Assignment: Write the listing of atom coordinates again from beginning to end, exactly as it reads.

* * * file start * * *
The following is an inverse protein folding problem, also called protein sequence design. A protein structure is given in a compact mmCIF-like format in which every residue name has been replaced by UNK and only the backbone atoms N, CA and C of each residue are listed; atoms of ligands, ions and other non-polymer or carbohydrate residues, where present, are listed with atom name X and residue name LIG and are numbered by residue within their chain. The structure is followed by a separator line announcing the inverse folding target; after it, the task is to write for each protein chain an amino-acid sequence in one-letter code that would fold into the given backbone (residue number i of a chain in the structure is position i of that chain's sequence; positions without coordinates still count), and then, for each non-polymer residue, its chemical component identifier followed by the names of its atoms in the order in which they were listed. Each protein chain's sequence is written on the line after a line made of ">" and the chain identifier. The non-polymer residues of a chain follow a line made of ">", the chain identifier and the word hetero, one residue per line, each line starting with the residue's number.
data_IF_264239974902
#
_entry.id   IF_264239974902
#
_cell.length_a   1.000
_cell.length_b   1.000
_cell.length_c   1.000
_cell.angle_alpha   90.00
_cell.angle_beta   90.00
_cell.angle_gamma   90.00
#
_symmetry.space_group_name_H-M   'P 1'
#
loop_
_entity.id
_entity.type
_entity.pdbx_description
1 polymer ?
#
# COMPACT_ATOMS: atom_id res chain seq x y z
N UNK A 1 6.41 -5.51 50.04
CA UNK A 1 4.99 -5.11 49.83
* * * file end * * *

The following is an inverse protein folding problem, also called protein sequence design. A protein structure is given in a compact mmCIF-like format in which every residue name has been replaced by UNK and only the backbone atoms N, CA and C of each residue are listed; atoms of ligands, ions and other non-polymer or carbohydrate residues, where present, are listed with atom name X and residue name LIG and are numbered by residue within their chain. The structure is followed by a separator line announcing the inverse folding target; after it, the task is to write for each protein chain an amino-acid sequence in one-letter code that would fold into the given backbone (residue number i of a chain in the structure is position i of that chain's sequence; positions without coordinates still count), and then, for each non-polymer residue, its chemical component identifier followed by the names of its atoms in the order in which they were listed. Each protein chain's sequence is written on the line after a line made of ">" and the chain identifier. The non-polymer residues of a chain follow a line made of ">", the chain identifier and the word hetero, one residue per line, each line starting with the residue's number.
data_IF_264239974902
#
_entry.id   IF_264239974902
#
_cell.length_a   1.000
_cell.length_b   1.000
_cell.length_c   1.000
_cell.angle_alpha   90.00
_cell.angle_beta   90.00
_cell.angle_gamma   90.00
#
_symmetry.space_group_name_H-M   'P 1'
#
loop_
_entity.id
_entity.type
_entity.pdbx_description
1 polymer ?
#
# COMPACT_ATOMS: atom_id res chain seq x y z
N UNK A 1 6.41 -5.51 50.04
CA UNK A 1 4.99 -5.11 49.83